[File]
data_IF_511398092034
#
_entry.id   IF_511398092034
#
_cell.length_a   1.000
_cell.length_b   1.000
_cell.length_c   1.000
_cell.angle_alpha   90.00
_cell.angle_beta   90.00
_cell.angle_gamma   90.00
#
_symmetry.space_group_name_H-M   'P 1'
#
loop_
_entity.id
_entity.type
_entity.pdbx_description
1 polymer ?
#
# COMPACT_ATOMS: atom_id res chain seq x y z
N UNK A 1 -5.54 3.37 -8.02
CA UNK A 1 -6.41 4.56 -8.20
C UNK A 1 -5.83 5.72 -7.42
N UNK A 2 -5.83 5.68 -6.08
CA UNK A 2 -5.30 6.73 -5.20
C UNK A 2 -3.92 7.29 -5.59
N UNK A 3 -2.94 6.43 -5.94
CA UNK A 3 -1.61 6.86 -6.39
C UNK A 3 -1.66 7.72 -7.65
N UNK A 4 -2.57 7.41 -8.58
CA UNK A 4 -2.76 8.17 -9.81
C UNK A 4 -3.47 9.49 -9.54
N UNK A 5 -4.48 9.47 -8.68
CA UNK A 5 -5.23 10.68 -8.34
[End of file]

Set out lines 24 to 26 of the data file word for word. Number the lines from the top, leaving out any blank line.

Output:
N UNK A 2 -5.83 5.68 -6.08
CA UNK A 2 -5.30 6.73 -5.20
C UNK A 2 -3.92 7.29 -5.59